The industrial and logistics sector has been at the top of investment return tables for more than two years, its performance underpinned by the seismic shift in consumer spending behaviour sparked by online retail.
Logistics Spotlight panelists:
- Matthew Byrom, managing director, First Panattoni
- Ian Henderson, group property director, Wincanton
- Christian Matthews, director, db symmetry
- Kevin Sey, vice-president of commercial real estate, DHL
- Richard Sullivan, head of industrial and logistics, Savills
- Charlie Withers, development director, Tritax
Chaired by: Liz Hamson, editor, Property Week
Rents have risen and yields have shrunk as investors flood into the market to claim a piece of the pie. It has now reached something of a crossroads, however. There are huge challenges facing the sector, not least a dearth of supply and the ever-changing needs of occupiers.
With this in mind, Property Week, in partnership with Savills and db symmetry, conducted the first-ever census of the industrial and logistics sector.
Off the back of the census and exclusive occupier research by Analytiqa, we brought together some of the biggest names in the sector last month for the Logistics Spotlight debate, sponsored by host Savills and db symmetry. It presented a fascinating insight into where the industry is now and where it is heading.
The research identified flexibility as a top priority for occupiers. Kevin Sey, vice-president of commercial real estate at DHL, kicked off the debate by stating that third-party logistics operators (3PLs) had been hit by a “perfect storm” of rising rents and occupiers cutting costs.
“What’s going on with the retailers is a major, major factor,” he said. “They are under cost pressure, needing to get creative with how they deliver their goods to compete with the likes of Amazon. It is critical for the retailers to drive down costs. That causes a perfect storm for the 3PL – costs going down and property rents going up.
“On top of that, the procurement guys are still in control and they want three- or five-year commitments – that is a real issue for us. In the automotive sector, for example, they don’t want to give us two- or three-year contracts so all the risk is there for the 3PLs and we’ve got to live with that.”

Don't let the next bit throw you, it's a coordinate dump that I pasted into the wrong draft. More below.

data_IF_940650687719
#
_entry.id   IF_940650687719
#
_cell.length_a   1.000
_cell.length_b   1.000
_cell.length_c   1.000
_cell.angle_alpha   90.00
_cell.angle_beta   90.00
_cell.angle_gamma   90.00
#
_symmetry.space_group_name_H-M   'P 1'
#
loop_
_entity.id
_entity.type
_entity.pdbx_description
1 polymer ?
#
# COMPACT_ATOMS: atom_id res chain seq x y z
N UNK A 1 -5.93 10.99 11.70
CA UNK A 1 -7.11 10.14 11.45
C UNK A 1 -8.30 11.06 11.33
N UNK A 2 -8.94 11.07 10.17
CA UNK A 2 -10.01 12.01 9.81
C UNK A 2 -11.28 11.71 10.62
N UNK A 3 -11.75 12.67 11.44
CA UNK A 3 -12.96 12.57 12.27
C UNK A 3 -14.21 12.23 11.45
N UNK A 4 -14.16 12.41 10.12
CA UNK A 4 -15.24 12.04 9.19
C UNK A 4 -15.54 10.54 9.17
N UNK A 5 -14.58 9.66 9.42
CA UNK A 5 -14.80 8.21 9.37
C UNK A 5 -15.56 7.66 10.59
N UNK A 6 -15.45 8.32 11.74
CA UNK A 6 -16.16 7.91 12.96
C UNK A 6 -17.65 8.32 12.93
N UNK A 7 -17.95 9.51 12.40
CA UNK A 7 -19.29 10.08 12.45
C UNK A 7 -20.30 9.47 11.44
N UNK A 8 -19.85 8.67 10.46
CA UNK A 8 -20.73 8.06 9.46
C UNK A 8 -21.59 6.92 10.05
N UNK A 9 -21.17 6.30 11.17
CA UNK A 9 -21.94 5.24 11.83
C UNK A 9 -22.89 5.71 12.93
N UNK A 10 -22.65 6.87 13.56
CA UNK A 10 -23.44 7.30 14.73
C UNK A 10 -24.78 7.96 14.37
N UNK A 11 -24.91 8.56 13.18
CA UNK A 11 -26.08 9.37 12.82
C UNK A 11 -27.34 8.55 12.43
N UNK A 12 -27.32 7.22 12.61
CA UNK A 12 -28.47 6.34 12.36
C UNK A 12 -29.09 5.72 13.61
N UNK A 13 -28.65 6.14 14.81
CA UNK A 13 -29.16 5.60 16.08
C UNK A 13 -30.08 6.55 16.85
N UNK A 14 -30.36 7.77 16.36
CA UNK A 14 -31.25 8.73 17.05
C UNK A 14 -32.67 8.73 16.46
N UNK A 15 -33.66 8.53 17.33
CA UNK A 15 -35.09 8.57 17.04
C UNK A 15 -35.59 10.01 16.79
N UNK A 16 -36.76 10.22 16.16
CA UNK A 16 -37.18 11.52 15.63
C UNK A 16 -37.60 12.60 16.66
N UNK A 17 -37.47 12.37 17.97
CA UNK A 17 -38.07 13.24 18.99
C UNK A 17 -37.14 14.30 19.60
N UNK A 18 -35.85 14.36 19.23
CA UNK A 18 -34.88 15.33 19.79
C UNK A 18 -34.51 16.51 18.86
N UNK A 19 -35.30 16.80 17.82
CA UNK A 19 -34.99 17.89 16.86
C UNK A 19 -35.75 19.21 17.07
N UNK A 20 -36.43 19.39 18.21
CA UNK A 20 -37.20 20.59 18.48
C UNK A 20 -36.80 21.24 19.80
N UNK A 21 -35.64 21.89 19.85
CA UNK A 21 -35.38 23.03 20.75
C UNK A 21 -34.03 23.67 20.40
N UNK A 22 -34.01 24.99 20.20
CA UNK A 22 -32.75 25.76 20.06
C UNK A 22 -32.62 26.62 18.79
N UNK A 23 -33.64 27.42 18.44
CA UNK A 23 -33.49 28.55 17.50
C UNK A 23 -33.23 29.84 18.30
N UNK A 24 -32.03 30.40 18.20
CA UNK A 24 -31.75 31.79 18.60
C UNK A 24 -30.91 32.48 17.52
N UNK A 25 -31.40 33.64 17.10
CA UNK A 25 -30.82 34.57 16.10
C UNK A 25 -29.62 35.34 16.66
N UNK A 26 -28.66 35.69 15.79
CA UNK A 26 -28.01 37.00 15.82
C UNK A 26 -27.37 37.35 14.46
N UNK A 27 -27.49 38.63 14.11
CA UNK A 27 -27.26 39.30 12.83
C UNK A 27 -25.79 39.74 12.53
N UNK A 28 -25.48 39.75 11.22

Find out more - Watch highlights and extra insights from the event
Wincanton group property director Ian Henderson agreed. “The onus is on the landlord or investor to look behind the lease term to see what’s actually going on in the background,” he said.
“A customer may give a 3PL a five-year contract but will they move out of the building at the end of those five years? No. They spend a fortune on fit-out but the landlord only sees a five-year lease with a 3PL. The story behind it is very different.”
Savills’ head of industrial and logistics Richard Sullivan argued that flexibility was a reflection of landlords’ confidence in the market. However, while most would be happy to talk about flexibility, it would come with a premium rent.
The survey also found that more than half of occupiers were looking to take additional warehouse space over the next two years, a good chunk of which would be higher spec.
Db symmetry director Christian Matthews said that the single most important consideration for a new-build industrial and logistics facility was the power supply.
“It’s one of the most asked questions by occupiers at the moment and one of the biggest challenges we and the industry are facing,” he said. “If you talk to some of the biggest occupiers in the country, they will tell you that they are losing production for one day a month due to power to their warehouses going down.”
”The UK is at virtual crisis point in terms of its electricity supply” - Matthew Byrom, First Panattoni
Matthew Byrom, managing director at First Panattoni, said a modern 300,000 sq ft building needed the equivalent amount of power to a whole logistics park 15 years ago.
“The UK is at virtual crisis point in terms of its electricity supply,” he added. “It is more and more reliant on intermittent renewable energy such as solar and wind. So what you’ve got now is a very systemic and volatile grid where there is no guarantee of when the power is going to come online. This makes it very difficult for occupiers to guarantee supply moving forward. The volatility in the grid is a huge issue.”
The panel agreed that investors and occupiers would have to work together to find solutions, which could include on-site solar panels and gas-supplied back-up generators.
It was not until almost the end of the session that the B-word – Brexit – was mentioned. Charlie Withers, development director at Tritax, said he was optimistic despite the uncertainty that had been caused by the process.
“The fundamentals are still there, the market is driven by occupational demand and the transition from retail to ecommerce is going to continue,” he said. “Brexit will cause issues.
It will probably be a bit of a bumpy ride until March 2019, but fundamentally the transformation from retail to ecommerce is what’s going to drive things forward. Once we get to the end of Brexit, hopefully people will be able to take a more balanced view of how they are going to take things forward.”
The findings from the census and upbeat mood of the panellists were reflected by the audience. When asked for a show of hands on whether we had reached the top of the market, most felt that we hadn’t and that there was further room for growth despite the challenges ahead – and for the sector’s innovators and disrupters there undoubtedly is.